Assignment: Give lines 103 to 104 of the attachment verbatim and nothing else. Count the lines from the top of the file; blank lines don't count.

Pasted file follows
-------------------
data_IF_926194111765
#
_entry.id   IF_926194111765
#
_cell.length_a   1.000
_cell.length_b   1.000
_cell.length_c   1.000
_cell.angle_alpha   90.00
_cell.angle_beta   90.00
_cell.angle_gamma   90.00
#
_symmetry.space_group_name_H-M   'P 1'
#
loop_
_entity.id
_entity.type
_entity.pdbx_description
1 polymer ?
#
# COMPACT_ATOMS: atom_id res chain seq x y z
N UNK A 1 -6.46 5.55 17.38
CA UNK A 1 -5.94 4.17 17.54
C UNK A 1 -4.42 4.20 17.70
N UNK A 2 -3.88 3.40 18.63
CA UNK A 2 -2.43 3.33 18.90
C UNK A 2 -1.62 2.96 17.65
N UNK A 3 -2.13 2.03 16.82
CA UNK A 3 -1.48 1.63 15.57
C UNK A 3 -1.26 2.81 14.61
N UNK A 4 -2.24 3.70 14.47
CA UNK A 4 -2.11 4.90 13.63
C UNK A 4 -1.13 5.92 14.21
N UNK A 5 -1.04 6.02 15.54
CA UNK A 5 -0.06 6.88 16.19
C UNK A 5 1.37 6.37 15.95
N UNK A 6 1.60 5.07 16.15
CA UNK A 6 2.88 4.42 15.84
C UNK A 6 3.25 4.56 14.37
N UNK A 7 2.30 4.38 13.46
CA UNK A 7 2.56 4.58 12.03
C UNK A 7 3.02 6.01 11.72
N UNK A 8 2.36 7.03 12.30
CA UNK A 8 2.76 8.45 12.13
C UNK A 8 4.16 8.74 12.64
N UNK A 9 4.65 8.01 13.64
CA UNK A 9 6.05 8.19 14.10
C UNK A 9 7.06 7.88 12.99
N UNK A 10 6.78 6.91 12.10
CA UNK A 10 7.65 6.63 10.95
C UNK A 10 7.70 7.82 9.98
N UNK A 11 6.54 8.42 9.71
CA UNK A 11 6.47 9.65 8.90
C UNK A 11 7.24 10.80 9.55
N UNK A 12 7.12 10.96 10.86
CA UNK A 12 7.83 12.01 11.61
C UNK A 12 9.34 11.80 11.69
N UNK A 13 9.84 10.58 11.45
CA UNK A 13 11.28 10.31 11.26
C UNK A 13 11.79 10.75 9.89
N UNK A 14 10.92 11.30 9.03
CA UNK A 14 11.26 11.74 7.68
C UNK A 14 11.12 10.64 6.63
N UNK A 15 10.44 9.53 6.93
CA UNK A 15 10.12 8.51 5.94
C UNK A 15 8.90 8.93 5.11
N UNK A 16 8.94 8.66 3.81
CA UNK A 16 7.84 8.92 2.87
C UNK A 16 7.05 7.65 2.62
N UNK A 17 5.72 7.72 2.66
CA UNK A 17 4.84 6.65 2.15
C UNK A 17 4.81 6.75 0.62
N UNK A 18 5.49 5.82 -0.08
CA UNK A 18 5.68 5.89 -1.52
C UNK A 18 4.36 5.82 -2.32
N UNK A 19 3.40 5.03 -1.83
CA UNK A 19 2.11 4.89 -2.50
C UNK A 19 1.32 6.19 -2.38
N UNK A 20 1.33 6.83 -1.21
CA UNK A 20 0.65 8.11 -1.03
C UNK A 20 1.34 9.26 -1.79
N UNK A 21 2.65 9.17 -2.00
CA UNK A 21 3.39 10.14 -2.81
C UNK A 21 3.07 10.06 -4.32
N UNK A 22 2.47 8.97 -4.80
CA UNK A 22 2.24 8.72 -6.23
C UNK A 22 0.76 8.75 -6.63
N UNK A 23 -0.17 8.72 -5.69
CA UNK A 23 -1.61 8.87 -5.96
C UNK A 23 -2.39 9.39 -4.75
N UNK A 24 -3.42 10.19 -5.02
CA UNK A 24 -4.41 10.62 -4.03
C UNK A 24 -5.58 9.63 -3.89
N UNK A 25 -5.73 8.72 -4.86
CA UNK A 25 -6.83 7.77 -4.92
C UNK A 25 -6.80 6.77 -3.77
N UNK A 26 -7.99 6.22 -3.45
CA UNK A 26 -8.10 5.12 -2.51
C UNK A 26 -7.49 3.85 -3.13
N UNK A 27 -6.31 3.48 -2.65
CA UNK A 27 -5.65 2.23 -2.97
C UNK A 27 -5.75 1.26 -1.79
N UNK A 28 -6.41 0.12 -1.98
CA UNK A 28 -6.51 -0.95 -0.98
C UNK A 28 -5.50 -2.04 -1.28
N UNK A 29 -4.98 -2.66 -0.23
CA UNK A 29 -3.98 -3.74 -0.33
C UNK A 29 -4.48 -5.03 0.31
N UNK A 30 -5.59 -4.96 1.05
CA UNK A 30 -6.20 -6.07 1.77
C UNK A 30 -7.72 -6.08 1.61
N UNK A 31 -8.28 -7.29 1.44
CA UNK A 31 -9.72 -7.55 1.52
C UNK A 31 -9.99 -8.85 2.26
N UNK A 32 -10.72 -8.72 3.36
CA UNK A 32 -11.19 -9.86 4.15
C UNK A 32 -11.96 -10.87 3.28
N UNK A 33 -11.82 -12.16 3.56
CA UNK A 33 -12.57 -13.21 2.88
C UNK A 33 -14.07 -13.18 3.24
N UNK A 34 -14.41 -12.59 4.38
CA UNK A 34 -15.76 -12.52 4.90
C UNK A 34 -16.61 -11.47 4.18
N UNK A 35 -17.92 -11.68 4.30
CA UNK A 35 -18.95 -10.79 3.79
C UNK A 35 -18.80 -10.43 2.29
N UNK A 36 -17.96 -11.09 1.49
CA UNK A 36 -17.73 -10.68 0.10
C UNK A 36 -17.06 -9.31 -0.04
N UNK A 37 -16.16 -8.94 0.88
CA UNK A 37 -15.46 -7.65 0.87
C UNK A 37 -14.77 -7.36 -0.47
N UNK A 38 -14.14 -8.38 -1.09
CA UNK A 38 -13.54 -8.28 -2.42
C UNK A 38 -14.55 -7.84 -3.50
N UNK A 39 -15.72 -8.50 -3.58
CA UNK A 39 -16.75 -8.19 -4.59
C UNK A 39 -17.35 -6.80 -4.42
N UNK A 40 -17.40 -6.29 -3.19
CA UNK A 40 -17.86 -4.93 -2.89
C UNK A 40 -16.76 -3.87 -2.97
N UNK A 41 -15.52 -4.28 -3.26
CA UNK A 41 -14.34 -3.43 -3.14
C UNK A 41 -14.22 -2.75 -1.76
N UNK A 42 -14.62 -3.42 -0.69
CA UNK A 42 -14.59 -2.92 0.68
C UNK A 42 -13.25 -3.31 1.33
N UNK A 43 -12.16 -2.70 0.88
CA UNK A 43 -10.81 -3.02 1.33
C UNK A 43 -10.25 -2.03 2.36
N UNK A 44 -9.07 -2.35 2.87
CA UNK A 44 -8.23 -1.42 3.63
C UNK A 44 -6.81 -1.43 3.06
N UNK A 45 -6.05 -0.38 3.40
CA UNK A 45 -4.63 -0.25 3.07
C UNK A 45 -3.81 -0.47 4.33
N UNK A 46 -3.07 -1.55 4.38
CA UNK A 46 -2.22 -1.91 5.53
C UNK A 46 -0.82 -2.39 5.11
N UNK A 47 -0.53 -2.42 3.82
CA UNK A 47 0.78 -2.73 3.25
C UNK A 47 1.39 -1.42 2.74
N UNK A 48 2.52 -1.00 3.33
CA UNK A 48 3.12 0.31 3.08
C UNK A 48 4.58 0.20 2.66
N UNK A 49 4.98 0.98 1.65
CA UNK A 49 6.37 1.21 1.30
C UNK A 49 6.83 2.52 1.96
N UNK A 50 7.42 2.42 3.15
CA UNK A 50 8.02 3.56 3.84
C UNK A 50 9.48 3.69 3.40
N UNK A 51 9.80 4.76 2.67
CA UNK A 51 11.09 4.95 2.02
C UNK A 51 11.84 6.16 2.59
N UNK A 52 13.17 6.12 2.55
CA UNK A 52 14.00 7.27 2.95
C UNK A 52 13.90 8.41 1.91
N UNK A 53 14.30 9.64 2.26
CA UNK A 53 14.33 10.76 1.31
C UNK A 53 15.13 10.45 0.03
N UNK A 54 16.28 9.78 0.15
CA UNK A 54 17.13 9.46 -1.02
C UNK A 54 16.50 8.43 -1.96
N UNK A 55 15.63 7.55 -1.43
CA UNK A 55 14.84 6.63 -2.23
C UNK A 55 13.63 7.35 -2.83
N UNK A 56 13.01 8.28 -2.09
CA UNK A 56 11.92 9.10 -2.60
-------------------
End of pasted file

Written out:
CA UNK A 28 -6.51 -0.95 -0.98
C UNK A 28 -5.50 -2.04 -1.28